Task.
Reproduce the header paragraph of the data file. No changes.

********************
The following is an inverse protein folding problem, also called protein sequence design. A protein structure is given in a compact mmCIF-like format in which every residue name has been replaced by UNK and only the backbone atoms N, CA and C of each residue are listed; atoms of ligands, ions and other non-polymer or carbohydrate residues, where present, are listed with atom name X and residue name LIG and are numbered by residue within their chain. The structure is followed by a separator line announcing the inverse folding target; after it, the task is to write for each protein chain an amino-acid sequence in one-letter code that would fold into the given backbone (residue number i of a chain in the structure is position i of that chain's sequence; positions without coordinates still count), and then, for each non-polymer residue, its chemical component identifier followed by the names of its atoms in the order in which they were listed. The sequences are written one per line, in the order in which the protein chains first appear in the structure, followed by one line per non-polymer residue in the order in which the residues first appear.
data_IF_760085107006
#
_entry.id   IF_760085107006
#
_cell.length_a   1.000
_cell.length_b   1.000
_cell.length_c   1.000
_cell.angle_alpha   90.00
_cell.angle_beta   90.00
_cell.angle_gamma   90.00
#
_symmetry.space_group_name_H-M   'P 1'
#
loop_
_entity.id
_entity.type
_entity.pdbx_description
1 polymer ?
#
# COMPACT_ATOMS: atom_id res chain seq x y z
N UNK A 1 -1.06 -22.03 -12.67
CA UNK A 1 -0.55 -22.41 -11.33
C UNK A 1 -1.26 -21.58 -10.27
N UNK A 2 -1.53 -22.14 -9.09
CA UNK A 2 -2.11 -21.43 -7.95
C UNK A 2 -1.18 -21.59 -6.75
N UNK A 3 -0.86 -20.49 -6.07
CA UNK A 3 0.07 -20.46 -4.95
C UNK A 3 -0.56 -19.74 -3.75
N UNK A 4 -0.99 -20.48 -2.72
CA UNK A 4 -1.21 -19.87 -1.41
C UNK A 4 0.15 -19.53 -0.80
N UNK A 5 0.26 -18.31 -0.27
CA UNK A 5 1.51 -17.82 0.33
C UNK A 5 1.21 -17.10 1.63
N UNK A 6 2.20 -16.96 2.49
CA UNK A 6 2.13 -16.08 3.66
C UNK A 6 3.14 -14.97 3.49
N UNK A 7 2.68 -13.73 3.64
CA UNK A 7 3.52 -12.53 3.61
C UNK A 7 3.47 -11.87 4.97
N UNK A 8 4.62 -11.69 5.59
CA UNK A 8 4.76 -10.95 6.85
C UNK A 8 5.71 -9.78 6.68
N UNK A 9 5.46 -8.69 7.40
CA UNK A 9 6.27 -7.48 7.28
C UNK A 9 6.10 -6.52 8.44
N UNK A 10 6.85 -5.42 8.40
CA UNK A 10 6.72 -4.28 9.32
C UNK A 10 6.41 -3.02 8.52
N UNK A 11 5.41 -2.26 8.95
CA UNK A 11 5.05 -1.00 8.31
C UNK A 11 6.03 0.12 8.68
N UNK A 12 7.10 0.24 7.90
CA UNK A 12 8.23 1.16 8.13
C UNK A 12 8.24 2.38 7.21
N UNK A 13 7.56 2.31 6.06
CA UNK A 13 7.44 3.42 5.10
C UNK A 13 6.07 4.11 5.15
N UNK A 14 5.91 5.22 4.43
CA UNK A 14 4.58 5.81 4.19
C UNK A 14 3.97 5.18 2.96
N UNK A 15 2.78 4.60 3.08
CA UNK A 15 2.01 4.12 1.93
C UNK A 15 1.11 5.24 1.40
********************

The following is an inverse protein folding problem, also called protein sequence design. A protein structure is given in a compact mmCIF-like format in which every residue name has been replaced by UNK and only the backbone atoms N, CA and C of each residue are listed; atoms of ligands, ions and other non-polymer or carbohydrate residues, where present, are listed with atom name X and residue name LIG and are numbered by residue within their chain. The structure is followed by a separator line announcing the inverse folding target; after it, the task is to write for each protein chain an amino-acid sequence in one-letter code that would fold into the given backbone (residue number i of a chain in the structure is position i of that chain's sequence; positions without coordinates still count), and then, for each non-polymer residue, its chemical component identifier followed by the names of its atoms in the order in which they were listed. The sequences are written one per line, in the order in which the protein chains first appear in the structure, followed by one line per non-polymer residue in the order in which the residues first appear.